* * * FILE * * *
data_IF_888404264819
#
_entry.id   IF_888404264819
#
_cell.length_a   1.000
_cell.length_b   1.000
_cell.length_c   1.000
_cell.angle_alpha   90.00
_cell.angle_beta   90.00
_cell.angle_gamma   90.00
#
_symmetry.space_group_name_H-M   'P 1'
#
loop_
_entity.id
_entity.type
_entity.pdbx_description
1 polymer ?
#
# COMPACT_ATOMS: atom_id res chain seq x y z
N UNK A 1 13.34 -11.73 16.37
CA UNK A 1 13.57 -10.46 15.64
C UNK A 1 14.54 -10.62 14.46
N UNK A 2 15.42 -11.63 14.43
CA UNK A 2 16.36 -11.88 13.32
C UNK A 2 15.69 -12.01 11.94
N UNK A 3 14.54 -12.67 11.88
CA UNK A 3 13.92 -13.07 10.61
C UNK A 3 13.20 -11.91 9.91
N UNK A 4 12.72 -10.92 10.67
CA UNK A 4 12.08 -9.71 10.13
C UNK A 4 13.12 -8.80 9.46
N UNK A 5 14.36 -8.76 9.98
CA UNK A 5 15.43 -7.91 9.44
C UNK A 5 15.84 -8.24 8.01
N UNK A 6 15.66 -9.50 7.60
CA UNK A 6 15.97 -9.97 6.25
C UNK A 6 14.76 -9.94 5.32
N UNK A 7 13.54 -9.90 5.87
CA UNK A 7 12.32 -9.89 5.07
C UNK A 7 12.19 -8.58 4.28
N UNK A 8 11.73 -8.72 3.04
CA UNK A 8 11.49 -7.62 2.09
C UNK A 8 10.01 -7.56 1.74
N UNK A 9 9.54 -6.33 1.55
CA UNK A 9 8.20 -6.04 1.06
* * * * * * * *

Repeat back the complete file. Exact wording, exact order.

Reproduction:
data_IF_888404264819
#
_entry.id   IF_888404264819
#
_cell.length_a   1.000
_cell.length_b   1.000
_cell.length_c   1.000
_cell.angle_alpha   90.00
_cell.angle_beta   90.00
_cell.angle_gamma   90.00
#
_symmetry.space_group_name_H-M   'P 1'
#
loop_
_entity.id
_entity.type
_entity.pdbx_description
1 polymer ?
#
# COMPACT_ATOMS: atom_id res chain seq x y z
N UNK A 1 13.34 -11.73 16.37
CA UNK A 1 13.57 -10.46 15.64
C UNK A 1 14.54 -10.62 14.46
N UNK A 2 15.42 -11.63 14.43
CA UNK A 2 16.36 -11.88 13.32
C UNK A 2 15.69 -12.01 11.94
N UNK A 3 14.54 -12.67 11.88
CA UNK A 3 13.92 -13.07 10.61
C UNK A 3 13.20 -11.91 9.91
N UNK A 4 12.72 -10.92 10.67
CA UNK A 4 12.08 -9.71 10.13
C UNK A 4 13.12 -8.80 9.46
N UNK A 5 14.36 -8.76 9.98
CA UNK A 5 15.43 -7.91 9.44
C UNK A 5 15.84 -8.24 8.01
N UNK A 6 15.66 -9.50 7.60
CA UNK A 6 15.97 -9.97 6.25
C UNK A 6 14.76 -9.94 5.32
N UNK A 7 13.54 -9.90 5.87
CA UNK A 7 12.32 -9.89 5.07
C UNK A 7 12.19 -8.58 4.28
N UNK A 8 11.73 -8.72 3.04
CA UNK A 8 11.49 -7.62 2.09
C UNK A 8 10.01 -7.56 1.74
N UNK A 9 9.54 -6.33 1.55
CA UNK A 9 8.20 -6.04 1.06